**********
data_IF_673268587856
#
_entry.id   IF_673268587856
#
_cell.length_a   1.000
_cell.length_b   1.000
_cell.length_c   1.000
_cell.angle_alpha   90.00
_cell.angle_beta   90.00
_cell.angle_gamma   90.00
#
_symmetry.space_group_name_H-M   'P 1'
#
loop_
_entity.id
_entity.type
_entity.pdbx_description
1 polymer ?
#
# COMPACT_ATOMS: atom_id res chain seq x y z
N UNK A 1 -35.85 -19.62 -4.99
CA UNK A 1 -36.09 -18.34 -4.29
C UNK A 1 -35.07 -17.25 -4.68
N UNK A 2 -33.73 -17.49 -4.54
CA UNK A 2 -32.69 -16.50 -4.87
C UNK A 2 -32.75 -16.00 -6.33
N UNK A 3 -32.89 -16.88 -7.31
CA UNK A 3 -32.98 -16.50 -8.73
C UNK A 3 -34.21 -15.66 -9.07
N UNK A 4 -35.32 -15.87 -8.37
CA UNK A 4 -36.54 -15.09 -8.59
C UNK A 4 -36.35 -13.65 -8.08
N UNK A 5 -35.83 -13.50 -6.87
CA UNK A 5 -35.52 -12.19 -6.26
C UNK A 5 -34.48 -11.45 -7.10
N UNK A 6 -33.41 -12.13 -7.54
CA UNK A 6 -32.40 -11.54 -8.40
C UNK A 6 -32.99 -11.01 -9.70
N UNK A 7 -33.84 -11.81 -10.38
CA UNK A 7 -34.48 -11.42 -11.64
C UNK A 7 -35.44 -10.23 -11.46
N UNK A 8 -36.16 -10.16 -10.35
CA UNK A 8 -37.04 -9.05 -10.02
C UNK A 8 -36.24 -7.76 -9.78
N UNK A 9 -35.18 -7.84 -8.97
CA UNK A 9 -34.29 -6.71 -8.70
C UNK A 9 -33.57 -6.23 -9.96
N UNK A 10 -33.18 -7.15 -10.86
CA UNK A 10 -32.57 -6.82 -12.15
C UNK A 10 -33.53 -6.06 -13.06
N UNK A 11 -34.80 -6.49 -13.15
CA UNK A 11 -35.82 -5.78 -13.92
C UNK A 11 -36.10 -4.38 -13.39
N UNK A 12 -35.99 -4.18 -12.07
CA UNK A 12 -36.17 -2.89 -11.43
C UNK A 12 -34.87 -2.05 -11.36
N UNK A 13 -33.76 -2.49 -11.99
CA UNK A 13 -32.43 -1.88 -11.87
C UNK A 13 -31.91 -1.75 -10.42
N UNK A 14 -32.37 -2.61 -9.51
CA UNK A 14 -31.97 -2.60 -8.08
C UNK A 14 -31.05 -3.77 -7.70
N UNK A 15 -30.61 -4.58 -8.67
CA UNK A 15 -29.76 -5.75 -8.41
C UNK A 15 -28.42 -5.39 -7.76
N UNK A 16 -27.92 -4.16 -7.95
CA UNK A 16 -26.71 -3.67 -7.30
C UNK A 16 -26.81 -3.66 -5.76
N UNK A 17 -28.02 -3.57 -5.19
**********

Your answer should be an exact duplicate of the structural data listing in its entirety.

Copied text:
data_IF_673268587856
#
_entry.id   IF_673268587856
#
_cell.length_a   1.000
_cell.length_b   1.000
_cell.length_c   1.000
_cell.angle_alpha   90.00
_cell.angle_beta   90.00
_cell.angle_gamma   90.00
#
_symmetry.space_group_name_H-M   'P 1'
#
loop_
_entity.id
_entity.type
_entity.pdbx_description
1 polymer ?
#
# COMPACT_ATOMS: atom_id res chain seq x y z
N UNK A 1 -35.85 -19.62 -4.99
CA UNK A 1 -36.09 -18.34 -4.29
C UNK A 1 -35.07 -17.25 -4.68
N UNK A 2 -33.73 -17.49 -4.54
CA UNK A 2 -32.69 -16.50 -4.87
C UNK A 2 -32.75 -16.00 -6.33
N UNK A 3 -32.89 -16.88 -7.31
CA UNK A 3 -32.98 -16.50 -8.73
C UNK A 3 -34.21 -15.66 -9.07
N UNK A 4 -35.32 -15.87 -8.37
CA UNK A 4 -36.54 -15.09 -8.59
C UNK A 4 -36.35 -13.65 -8.08
N UNK A 5 -35.83 -13.50 -6.87
CA UNK A 5 -35.52 -12.19 -6.26
C UNK A 5 -34.48 -11.45 -7.10
N UNK A 6 -33.41 -12.13 -7.54
CA UNK A 6 -32.40 -11.54 -8.40
C UNK A 6 -32.99 -11.01 -9.70
N UNK A 7 -33.84 -11.81 -10.38
CA UNK A 7 -34.48 -11.42 -11.64
C UNK A 7 -35.44 -10.23 -11.46
N UNK A 8 -36.16 -10.16 -10.35
CA UNK A 8 -37.04 -9.05 -10.02
C UNK A 8 -36.24 -7.76 -9.78
N UNK A 9 -35.18 -7.84 -8.97
CA UNK A 9 -34.29 -6.71 -8.70
C UNK A 9 -33.57 -6.23 -9.96
N UNK A 10 -33.18 -7.15 -10.86
CA UNK A 10 -32.57 -6.82 -12.15
C UNK A 10 -33.53 -6.06 -13.06
N UNK A 11 -34.80 -6.49 -13.15
CA UNK A 11 -35.82 -5.78 -13.92
C UNK A 11 -36.10 -4.38 -13.39
N UNK A 12 -35.99 -4.18 -12.07
CA UNK A 12 -36.17 -2.89 -11.43
C UNK A 12 -34.87 -2.05 -11.36
N UNK A 13 -33.76 -2.49 -11.99
CA UNK A 13 -32.43 -1.88 -11.87
C UNK A 13 -31.91 -1.75 -10.42
N UNK A 14 -32.37 -2.61 -9.51
CA UNK A 14 -31.97 -2.60 -8.08
C UNK A 14 -31.05 -3.77 -7.70
N UNK A 15 -30.61 -4.58 -8.67
CA UNK A 15 -29.76 -5.75 -8.41
C UNK A 15 -28.42 -5.39 -7.76
N UNK A 16 -27.92 -4.16 -7.95
CA UNK A 16 -26.71 -3.67 -7.30
C UNK A 16 -26.81 -3.66 -5.76
N UNK A 17 -28.02 -3.57 -5.19